Savvy parents will talk about what happened to the toy. It may just have worn out or it may have been handled roughly by the child. Empathize with the child and talk about how things go wrong and we are sometimes disappointed and sad and say that these things happen. You could also talk about how much it costs and whether the child, if they are old enough, could start earning enough doing extra chores to help buy a new one. Teaching them the value of money and saving will help to make them autonomous.

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2. Helicopter parenting does more harm than good in the long term

Parents rush in to intervene when there is a problem at school or when Johnny does get selected for the baseball team. That will keep the kids happy and serene. But the parents will not always be around, will they? Studies show that college students who had these overprotective parents were the ones who were suffering more from depression and were generally less satisfied with life in general. Thanks Mom and Dad!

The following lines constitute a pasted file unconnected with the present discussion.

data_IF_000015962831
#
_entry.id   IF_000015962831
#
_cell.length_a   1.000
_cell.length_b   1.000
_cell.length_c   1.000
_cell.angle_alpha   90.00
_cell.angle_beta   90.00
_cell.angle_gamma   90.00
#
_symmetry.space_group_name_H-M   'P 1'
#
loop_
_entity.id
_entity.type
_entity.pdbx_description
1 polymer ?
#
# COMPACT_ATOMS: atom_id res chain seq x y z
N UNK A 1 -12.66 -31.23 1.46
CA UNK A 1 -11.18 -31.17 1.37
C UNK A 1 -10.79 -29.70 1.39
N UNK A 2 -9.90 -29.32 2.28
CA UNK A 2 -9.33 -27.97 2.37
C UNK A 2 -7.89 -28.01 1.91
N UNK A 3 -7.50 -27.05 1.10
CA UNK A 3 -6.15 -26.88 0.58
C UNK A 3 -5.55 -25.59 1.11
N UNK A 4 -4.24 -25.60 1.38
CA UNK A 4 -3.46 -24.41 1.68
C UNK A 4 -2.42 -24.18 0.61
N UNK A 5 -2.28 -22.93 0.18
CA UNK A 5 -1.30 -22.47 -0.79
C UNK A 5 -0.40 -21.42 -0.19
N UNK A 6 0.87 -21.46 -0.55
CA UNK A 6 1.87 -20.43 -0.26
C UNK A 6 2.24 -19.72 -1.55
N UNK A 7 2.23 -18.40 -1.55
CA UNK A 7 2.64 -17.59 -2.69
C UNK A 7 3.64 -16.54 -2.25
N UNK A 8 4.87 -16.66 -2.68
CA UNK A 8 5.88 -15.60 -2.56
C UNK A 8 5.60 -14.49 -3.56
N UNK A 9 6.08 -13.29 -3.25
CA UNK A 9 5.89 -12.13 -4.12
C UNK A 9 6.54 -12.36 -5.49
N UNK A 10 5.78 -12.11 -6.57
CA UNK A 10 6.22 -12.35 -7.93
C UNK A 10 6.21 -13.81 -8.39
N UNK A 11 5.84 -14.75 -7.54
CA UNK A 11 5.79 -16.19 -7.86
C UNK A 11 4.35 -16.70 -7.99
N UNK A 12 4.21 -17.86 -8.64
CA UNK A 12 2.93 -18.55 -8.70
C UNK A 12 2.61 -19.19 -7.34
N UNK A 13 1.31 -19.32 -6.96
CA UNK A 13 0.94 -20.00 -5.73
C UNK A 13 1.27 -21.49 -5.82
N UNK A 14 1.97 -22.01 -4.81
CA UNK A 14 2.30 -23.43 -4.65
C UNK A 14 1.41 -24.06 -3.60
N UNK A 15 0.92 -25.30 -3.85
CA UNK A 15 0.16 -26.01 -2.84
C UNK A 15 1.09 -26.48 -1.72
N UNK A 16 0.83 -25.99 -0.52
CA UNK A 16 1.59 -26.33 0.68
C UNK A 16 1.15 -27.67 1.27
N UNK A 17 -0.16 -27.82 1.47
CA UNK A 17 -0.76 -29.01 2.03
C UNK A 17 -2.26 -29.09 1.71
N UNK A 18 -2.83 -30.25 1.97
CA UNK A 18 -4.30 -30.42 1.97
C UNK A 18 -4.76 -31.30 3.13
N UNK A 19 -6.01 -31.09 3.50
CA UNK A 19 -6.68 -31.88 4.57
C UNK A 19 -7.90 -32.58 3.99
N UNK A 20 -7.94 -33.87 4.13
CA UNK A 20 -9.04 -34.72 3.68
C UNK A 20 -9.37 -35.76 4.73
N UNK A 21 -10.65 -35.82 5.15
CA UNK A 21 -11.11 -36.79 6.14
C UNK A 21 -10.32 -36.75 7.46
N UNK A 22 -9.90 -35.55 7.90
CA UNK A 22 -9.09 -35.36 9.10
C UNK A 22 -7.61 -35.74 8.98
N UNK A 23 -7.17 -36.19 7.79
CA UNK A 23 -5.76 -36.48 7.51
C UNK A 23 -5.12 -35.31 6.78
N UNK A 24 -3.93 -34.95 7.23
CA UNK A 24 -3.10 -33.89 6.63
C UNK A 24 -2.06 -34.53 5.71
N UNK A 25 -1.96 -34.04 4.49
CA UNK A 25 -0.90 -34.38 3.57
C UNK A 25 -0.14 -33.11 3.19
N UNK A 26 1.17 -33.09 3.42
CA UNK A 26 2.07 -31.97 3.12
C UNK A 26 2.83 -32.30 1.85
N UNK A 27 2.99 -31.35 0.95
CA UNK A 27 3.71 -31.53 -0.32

Parents who take a more relaxed approach and allow their kids to become more competent, reliable and well-balanced are doing a much better job at raising their kids. They allow them to try to get to grips with problem-solving and to deal with setbacks. They talk to them about how they are feeling and ways they can avoid similar things happening. It is just helping to learn to grow up in the real world. Chris Meno, a psychologist at Indiana University, has warned that helicopter parenting leads to depression and anxiety and they also have a tougher time in finding jobs after graduation.

3. How are you teaching your kids to be empowered?

You know how kids always feel that they are entitled to everything they want and parents often feel that they should give in, simply because maybe they themselves had a deprived childhood. But the latest smartphone, the fastest game and trendy clothes are not going to lead to happiness. They may momentarily give pleasure and gratification but this sense of entitlement is dangerous.

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If you hear your kids say that they want things now or they do not want to have to clean up their room or they expect you to fix their problems, then you have a problem with entitlement.